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Source: James C Hooper / Getty

A Black North Carolina recounted one of the most terrifying moments of his life after he was handcuffed in his underwear after being held at gunpoint when Raleigh police officers responded to a false burglar alarm at his home on August 17.

“I was counting the seconds because I thought he was going to kill me,” Kazeem Oyeneyin, 31, told ABC News. “He was shaking the gun. All he has to do is slip and hit that trigger and I’m dead.”

Oyeneyin, a club promoter who also goes by “Tim Boss,” said the whole ordeal began after a friend who had spent the night, left his home in the morning. The friend’s exit somehow triggered the alarm system, alerting authorities that there may have been a forced entry.

Oyeneyin claims he was initially asleep, but was woken up after the system sent a message to his phone. After going downstairs to disengage the alarm, he headed back to sleep. However moments later he heard a loud noise and grabs his gun, which he legally obtained through a concealed weapon permit.

“I go downstairs. I disengage the alarm. I go back upstairs, I laid down. Twenty minutes later, I just hear these loud noises,” said Oyeneyin. “So, I come down my steps, I grab my gun because I don’t know who’s in the house.”

Security footage inside of Oyeneyin’s home captured the moment police enter the residence in response to the alarm. The officer can be seen and heard ordering whoever is in the residence to come out with their hands up.

Oyeneyin can be heard responding to the officer by telling him that he has a weapon. The officer orders him to drop the weapon and to come outside, prompting Oyeneyin to respond back with “What for?”

The moment quickly escalates when Oyeneyin tries to explain that he is indeed the homeowner and that the signal was a false alarm. The officer points his gun at Oyeneying and orders him to get on his knees and to “turn around and face away from me.”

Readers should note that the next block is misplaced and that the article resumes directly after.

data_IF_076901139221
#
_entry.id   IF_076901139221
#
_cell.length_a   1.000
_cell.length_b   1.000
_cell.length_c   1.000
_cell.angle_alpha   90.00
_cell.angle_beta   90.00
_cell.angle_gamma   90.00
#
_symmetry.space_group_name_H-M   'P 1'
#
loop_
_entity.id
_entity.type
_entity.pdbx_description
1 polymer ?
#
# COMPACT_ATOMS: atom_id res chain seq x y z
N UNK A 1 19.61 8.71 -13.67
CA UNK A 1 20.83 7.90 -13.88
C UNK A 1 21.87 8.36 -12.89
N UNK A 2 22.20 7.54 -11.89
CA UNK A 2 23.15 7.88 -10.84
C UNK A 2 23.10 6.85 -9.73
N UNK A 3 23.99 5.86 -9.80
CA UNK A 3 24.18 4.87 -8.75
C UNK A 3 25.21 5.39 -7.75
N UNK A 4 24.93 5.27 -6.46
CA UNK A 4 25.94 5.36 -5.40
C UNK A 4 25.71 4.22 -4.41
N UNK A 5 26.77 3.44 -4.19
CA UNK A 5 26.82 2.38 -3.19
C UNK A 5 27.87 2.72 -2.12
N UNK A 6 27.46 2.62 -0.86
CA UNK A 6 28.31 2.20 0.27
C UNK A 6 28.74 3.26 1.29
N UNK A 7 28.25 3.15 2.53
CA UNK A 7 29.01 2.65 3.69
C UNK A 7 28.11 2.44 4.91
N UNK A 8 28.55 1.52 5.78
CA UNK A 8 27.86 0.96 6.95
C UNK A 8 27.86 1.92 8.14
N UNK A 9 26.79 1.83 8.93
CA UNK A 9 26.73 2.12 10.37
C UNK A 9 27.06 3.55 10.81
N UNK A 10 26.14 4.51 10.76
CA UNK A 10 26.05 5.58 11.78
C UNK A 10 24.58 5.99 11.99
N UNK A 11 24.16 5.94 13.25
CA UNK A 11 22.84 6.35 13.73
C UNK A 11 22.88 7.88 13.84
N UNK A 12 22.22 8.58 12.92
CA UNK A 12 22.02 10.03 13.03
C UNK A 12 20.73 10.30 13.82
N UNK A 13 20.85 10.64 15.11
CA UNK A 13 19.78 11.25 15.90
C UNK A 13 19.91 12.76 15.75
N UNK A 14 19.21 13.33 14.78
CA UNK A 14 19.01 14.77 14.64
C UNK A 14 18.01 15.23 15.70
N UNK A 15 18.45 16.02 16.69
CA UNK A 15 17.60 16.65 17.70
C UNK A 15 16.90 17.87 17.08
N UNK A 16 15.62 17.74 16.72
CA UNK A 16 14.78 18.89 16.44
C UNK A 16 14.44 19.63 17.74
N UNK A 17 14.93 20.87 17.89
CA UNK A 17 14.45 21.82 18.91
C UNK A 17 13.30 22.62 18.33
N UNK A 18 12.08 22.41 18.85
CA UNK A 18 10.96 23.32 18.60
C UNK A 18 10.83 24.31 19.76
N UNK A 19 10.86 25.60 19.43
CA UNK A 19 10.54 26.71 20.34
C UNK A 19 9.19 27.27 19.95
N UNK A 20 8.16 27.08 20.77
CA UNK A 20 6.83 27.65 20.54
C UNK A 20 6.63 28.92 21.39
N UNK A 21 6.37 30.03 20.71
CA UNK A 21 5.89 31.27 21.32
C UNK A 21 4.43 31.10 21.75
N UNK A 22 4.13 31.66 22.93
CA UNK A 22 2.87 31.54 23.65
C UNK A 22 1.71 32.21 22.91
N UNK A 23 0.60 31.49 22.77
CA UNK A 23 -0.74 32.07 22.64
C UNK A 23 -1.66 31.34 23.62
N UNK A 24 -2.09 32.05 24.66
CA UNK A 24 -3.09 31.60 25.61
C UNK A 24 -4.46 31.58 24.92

After several instances of attempting to explain that he owns the house, another officer orders that Oyeneyin be taken to a patrol car so that the officers can search the house.

“While the cop was trying to put me in the car, I’m screaming, like ‘Yo!’ because I want my neighbors to come out and tell them that I live there,” Oyeneyin said. “So, the neighbors are just looking through the windows and I’m just humiliated. Nobody wants to say nothing. Everybody’s just looking.”

Another officer arrives who personally knows Oyeneyin and lets him out of the handcuffs and explains to officers that he owns the house. At that point the officer informs the other cops that they need to leave the residence.

The whole ordeal has no doubt affected Oyeneyin and he expressed his worries about the false perception that his neighbors now have because of the incident.

“This was one of the most humiliating experiences of my life,” he said. “I mean, I felt like my character was defamed. I went outside the other day, the neighbors wouldn’t even wave at me. They don’t know what’s going on. They think I’m a whole criminal over here.”

In total Oyeneyin said that he’s glad his six-month-year-old son was not there on the day of the incident.

According to ABC News Oyeneyin was visited by officers from internal affairs after a local news outlet reported on the story, but declined to give them a statement.

“They’ve got me scared. I ain’t going to lie to you,” Oyeneyin said. “I don’t know how to trust them.”

The Raleigh Police Department released a statement to the outlet that they have tried to make contact with Oyeneyin as the result of a launched investigation, but have failed to make contact.

“The Department is looking into this incident and reviewing our officers’ actions,” Raleigh police said in a statement to Durham ABC station WTVD. “We have attempted to contact the homeowner several times over the past few days to discuss this incident with him.”

As of now Oyeneyin said he hasn’t decided whether or not he will take legal action or speak to a legal representative. The traumatic experience will more than likely take more than a lawsuit to heal the wounds of what transpired.
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